To smell death, perhaps even feel it and then be miraculously let-off from its jaws because of the amazing presence of mind shown by your pet dog is something few will live to tell. K P Rasheed, 54, has lived to tell the story though he still shudders in disbelief as he recalls the sequence of events.
A ‘‘forest convener’’ who engages groups of workers in carrying out sundry works, Rasheed has been virtually living in and out of forests for the last 40 years in the Nilambur range in Malappuram district. He undertakes works like stock taking of the trees, foliage cutting, afforestation and fire control with the help of about ten workers. ‘‘Since it was difficult to move in and out of dense forests, we often stayed in makeshift tents or tree-tops. My dog Appu used to accompany us to the forests,’’ says Rasheed.
Besides leading the way, Appu virtually operated as an early warning alarm for the workers from wild animals. The Nilambur forests are renowned for their tall teak plantations and about 5000 of them were uprooted by a storm in July.
Rasheed and his workers were undertaking the numbering of these fallen trees for the past several months when the incident happened. It was on the morning of November 22 when Rasheed climbed down from his tree house at Karulai, some 30 kms from Nilambur and walked towards the road through the rows of teak trees.
Wild elephants are common in these forests and several people including forest employees have fallen prey to their attacks.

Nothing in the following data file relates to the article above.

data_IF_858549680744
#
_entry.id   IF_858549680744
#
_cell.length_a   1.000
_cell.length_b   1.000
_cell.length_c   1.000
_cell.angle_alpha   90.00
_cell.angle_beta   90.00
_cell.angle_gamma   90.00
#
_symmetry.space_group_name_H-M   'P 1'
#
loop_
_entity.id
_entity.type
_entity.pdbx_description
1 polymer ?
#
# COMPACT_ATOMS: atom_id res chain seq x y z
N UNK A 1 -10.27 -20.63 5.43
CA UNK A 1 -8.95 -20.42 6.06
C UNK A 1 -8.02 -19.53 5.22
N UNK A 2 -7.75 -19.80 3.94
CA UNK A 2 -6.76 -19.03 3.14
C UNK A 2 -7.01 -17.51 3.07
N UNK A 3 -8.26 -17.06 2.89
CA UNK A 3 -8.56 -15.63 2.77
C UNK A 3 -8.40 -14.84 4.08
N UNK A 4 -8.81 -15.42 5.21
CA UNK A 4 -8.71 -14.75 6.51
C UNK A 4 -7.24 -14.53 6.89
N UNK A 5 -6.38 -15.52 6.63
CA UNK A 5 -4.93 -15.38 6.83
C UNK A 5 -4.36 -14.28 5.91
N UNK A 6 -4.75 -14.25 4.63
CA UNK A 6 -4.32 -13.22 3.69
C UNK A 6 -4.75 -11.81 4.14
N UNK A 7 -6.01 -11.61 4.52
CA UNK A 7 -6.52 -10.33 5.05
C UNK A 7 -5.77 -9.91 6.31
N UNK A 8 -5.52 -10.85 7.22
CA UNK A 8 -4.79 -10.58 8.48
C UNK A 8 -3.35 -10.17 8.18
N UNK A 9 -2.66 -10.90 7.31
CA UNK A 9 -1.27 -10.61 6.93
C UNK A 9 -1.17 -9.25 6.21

‘‘We get normally warned by Appu if there is some movement in the vicinity. That day he was trailing me at some distance as I was strolling past a row of trees. Suddenly as I crossed a Thanni tree (a pagoda like huge tree with a wide base) I froze for a moment. For there, right in front of me within touching distance was an elephant. It was about 8 feet tall and I had missed it because of the big tree’’ recalls Rasheed the tension clearly ringing in his voice.
Before he could turn and run, the pachyderm had caught him by his hip with its trunk and he was hanging in the air for the next few minutes. ‘‘I tried to shriek and wriggle out as the animal carried me for about 10 metres.
By this time my voice managed to come out,’’ Rasheed said. Hearing his master’s cries, Appu came running and saw the unusual scene. He began to bark at the moving mountain but to no avail.
‘‘The elephant raised me to its forehead where my body touched. I thought it was the end and that the animal would either smash me or trample me to death’’ Rasheed recalls. ‘‘But what stunned me next was the loosening grip of the elephant over me and I discovered that Appu had caught the elephant’s tail by his teeth and was hanging on to it. Writhing in pain the elephant let me down and turned to the dog.’’ This helped him to slip down even though he got kicked by one of the elephant’s legs as it turned to confront Appu.
The irate elephant managed to catch Appu also and hurled the dog away. Rasheed managed to slip down into safety and the workers also rushed in to rescue him.
‘‘I suffered a fracture below my right knee and some bruises as well. Appu also had some bruises. I have a problem with my hip and I am still unable to sit or lie down for longer periods. But I think it is a small price for staying alive,’’ says he.
Rasheed bought his pet dog 4 years ago as a pup for just Rs 300. ‘‘Had I not shown the resource to spend that money on that fateful evening I would not have been alive today,’’ says he.
However, what has disappointed Rasheed was the compensation he received from the forest department for the injuries he sustained.
‘‘Just Rs 5000 and that is the value of the life I got back. This is how forest workers and ordinary people who get killed or mauled by elephants are being treated, '' says he.